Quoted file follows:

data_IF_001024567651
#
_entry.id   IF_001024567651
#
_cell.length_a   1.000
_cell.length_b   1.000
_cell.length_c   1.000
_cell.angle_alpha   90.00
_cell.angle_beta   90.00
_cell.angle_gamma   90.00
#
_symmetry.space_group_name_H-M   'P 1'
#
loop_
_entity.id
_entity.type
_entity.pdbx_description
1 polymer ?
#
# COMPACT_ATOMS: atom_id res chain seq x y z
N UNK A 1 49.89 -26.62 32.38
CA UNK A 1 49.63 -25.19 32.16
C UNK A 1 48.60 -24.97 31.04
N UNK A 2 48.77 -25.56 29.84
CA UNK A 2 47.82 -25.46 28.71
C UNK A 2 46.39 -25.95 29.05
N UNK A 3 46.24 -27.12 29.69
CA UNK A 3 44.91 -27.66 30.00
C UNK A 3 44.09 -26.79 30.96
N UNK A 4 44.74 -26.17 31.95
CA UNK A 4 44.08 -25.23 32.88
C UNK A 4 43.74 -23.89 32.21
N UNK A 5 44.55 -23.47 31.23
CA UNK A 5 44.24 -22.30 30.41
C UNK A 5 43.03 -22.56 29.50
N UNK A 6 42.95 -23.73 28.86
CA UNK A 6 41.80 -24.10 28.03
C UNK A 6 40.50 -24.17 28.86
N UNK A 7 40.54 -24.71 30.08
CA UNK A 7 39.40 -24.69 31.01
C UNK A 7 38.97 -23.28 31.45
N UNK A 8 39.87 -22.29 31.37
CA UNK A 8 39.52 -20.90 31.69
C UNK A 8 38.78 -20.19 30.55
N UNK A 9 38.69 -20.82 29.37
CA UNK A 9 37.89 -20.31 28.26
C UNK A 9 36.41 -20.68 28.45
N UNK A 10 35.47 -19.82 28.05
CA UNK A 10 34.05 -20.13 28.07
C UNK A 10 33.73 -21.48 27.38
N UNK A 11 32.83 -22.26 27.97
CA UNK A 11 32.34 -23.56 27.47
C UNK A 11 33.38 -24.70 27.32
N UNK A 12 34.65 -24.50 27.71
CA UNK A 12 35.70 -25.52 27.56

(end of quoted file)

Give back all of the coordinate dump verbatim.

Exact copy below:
data_IF_001024567651
#
_entry.id   IF_001024567651
#
_cell.length_a   1.000
_cell.length_b   1.000
_cell.length_c   1.000
_cell.angle_alpha   90.00
_cell.angle_beta   90.00
_cell.angle_gamma   90.00
#
_symmetry.space_group_name_H-M   'P 1'
#
loop_
_entity.id
_entity.type
_entity.pdbx_description
1 polymer ?
#
# COMPACT_ATOMS: atom_id res chain seq x y z
N UNK A 1 49.89 -26.62 32.38
CA UNK A 1 49.63 -25.19 32.16
C UNK A 1 48.60 -24.97 31.04
N UNK A 2 48.77 -25.56 29.84
CA UNK A 2 47.82 -25.46 28.71
C UNK A 2 46.39 -25.95 29.05
N UNK A 3 46.24 -27.12 29.69
CA UNK A 3 44.91 -27.66 30.00
C UNK A 3 44.09 -26.79 30.96
N UNK A 4 44.74 -26.17 31.95
CA UNK A 4 44.08 -25.23 32.88
C UNK A 4 43.74 -23.89 32.21
N UNK A 5 44.55 -23.47 31.23
CA UNK A 5 44.24 -22.30 30.41
C UNK A 5 43.03 -22.56 29.50
N UNK A 6 42.95 -23.73 28.86
CA UNK A 6 41.80 -24.10 28.03
C UNK A 6 40.50 -24.17 28.86
N UNK A 7 40.54 -24.71 30.08
CA UNK A 7 39.40 -24.69 31.01
C UNK A 7 38.97 -23.28 31.45
N UNK A 8 39.87 -22.29 31.37
CA UNK A 8 39.52 -20.90 31.69
C UNK A 8 38.78 -20.19 30.55
N UNK A 9 38.69 -20.82 29.37
CA UNK A 9 37.89 -20.31 28.26
C UNK A 9 36.41 -20.68 28.45
N UNK A 10 35.47 -19.82 28.05
CA UNK A 10 34.05 -20.13 28.07
C UNK A 10 33.73 -21.48 27.38
N UNK A 11 32.83 -22.26 27.97
CA UNK A 11 32.34 -23.56 27.47
C UNK A 11 33.38 -24.70 27.32
N UNK A 12 34.65 -24.50 27.71
CA UNK A 12 35.70 -25.52 27.56